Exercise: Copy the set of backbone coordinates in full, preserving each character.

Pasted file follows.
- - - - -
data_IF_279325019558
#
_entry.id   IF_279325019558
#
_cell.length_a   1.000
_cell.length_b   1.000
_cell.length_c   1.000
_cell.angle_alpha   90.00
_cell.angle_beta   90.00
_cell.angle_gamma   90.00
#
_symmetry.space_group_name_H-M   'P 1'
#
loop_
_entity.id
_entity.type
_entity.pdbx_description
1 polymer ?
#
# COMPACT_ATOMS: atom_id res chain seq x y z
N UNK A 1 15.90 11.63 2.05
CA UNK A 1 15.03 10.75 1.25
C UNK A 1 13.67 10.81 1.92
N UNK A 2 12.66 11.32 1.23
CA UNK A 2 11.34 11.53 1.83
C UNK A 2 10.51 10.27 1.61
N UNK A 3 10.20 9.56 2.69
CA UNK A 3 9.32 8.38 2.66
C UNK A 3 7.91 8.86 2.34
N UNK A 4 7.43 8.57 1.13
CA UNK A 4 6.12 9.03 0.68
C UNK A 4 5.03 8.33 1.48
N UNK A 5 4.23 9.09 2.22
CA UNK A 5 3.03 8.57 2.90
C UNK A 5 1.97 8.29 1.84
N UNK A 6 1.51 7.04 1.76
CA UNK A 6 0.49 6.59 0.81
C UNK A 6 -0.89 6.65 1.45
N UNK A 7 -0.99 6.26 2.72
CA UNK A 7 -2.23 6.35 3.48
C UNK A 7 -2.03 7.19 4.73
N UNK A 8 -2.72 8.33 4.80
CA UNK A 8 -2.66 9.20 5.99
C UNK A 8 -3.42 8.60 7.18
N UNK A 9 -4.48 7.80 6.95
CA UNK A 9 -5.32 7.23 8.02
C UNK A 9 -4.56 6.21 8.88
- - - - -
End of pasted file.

data_IF_279325019558
#
_entry.id   IF_279325019558
#
_cell.length_a   1.000
_cell.length_b   1.000
_cell.length_c   1.000
_cell.angle_alpha   90.00
_cell.angle_beta   90.00
_cell.angle_gamma   90.00
#
_symmetry.space_group_name_H-M   'P 1'
#
loop_
_entity.id
_entity.type
_entity.pdbx_description
1 polymer ?
#
# COMPACT_ATOMS: atom_id res chain seq x y z
N UNK A 1 15.90 11.63 2.05
CA UNK A 1 15.03 10.75 1.25
C UNK A 1 13.67 10.81 1.92
N UNK A 2 12.66 11.32 1.23
CA UNK A 2 11.34 11.53 1.83
C UNK A 2 10.51 10.27 1.61
N UNK A 3 10.20 9.56 2.69
CA UNK A 3 9.32 8.38 2.66
C UNK A 3 7.91 8.86 2.34
N UNK A 4 7.43 8.57 1.13
CA UNK A 4 6.12 9.03 0.68
C UNK A 4 5.03 8.33 1.48
N UNK A 5 4.23 9.09 2.22
CA UNK A 5 3.03 8.57 2.90
C UNK A 5 1.97 8.29 1.84
N UNK A 6 1.51 7.04 1.76
CA UNK A 6 0.49 6.59 0.81
C UNK A 6 -0.89 6.65 1.45
N UNK A 7 -0.99 6.26 2.72
CA UNK A 7 -2.23 6.35 3.48
C UNK A 7 -2.03 7.19 4.73
N UNK A 8 -2.72 8.33 4.80
CA UNK A 8 -2.66 9.20 5.99
C UNK A 8 -3.42 8.60 7.18
N UNK A 9 -4.48 7.80 6.95
CA UNK A 9 -5.32 7.23 8.02
C UNK A 9 -4.56 6.21 8.88